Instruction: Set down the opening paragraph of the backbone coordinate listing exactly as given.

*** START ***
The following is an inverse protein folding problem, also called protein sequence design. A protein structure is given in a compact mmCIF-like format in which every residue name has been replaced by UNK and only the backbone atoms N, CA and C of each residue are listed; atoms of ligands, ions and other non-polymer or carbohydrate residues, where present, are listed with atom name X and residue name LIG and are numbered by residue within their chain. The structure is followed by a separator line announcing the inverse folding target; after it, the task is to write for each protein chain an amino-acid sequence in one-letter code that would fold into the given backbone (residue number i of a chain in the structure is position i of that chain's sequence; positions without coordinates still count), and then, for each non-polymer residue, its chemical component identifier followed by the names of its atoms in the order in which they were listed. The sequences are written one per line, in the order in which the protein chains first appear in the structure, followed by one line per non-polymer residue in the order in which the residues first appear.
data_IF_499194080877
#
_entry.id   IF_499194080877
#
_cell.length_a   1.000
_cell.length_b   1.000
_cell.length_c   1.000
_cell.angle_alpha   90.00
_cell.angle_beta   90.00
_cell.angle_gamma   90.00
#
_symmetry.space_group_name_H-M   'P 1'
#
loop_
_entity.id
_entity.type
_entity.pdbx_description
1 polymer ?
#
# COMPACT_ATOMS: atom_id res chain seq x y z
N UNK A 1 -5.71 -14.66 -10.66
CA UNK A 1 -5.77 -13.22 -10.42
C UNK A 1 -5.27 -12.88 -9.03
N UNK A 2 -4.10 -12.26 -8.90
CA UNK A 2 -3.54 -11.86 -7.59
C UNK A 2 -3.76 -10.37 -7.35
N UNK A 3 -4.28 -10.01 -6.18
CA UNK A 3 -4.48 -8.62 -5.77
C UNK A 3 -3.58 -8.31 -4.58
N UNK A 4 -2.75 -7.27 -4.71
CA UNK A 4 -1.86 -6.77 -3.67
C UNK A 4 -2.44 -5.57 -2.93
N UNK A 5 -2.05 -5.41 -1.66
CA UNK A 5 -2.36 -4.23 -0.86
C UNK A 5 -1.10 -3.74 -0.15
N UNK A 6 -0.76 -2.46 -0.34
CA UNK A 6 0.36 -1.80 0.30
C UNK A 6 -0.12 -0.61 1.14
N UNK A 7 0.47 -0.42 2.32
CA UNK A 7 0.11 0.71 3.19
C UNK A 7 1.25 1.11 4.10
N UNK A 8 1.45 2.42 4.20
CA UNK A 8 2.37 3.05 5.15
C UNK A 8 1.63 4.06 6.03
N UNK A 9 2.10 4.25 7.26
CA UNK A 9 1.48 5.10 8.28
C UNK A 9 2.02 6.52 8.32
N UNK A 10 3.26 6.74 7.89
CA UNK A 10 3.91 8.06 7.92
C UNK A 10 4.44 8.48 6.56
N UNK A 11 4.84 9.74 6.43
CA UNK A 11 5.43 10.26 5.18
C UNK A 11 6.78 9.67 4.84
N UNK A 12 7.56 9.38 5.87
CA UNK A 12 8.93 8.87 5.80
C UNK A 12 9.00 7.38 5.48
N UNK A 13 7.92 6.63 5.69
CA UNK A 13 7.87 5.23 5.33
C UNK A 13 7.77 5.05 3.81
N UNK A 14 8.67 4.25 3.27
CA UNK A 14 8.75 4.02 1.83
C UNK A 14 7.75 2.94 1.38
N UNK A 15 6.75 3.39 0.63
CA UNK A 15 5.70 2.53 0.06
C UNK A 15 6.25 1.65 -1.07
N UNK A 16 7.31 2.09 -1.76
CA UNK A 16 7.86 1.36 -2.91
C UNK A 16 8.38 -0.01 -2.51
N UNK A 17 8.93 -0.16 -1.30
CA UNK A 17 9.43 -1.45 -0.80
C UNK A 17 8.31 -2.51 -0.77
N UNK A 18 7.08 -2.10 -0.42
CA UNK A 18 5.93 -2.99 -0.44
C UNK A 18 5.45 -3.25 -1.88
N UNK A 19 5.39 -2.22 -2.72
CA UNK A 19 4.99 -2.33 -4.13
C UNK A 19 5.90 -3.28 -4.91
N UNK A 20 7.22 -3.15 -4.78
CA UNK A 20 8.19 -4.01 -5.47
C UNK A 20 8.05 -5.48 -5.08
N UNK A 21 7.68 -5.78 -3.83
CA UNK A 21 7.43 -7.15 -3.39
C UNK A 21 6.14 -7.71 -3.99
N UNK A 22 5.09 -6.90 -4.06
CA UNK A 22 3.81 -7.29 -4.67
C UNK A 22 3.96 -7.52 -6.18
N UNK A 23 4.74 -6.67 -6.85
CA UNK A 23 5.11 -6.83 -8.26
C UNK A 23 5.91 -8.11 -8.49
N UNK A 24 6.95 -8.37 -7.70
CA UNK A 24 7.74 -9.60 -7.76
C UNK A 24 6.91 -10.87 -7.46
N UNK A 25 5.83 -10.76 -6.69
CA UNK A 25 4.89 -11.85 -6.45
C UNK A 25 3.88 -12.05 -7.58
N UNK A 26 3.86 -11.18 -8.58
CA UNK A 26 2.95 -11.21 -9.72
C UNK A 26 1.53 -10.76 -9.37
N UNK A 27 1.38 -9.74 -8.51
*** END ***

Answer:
The following is an inverse protein folding problem, also called protein sequence design. A protein structure is given in a compact mmCIF-like format in which every residue name has been replaced by UNK and only the backbone atoms N, CA and C of each residue are listed; atoms of ligands, ions and other non-polymer or carbohydrate residues, where present, are listed with atom name X and residue name LIG and are numbered by residue within their chain. The structure is followed by a separator line announcing the inverse folding target; after it, the task is to write for each protein chain an amino-acid sequence in one-letter code that would fold into the given backbone (residue number i of a chain in the structure is position i of that chain's sequence; positions without coordinates still count), and then, for each non-polymer residue, its chemical component identifier followed by the names of its atoms in the order in which they were listed. The sequences are written one per line, in the order in which the protein chains first appear in the structure, followed by one line per non-polymer residue in the order in which the residues first appear.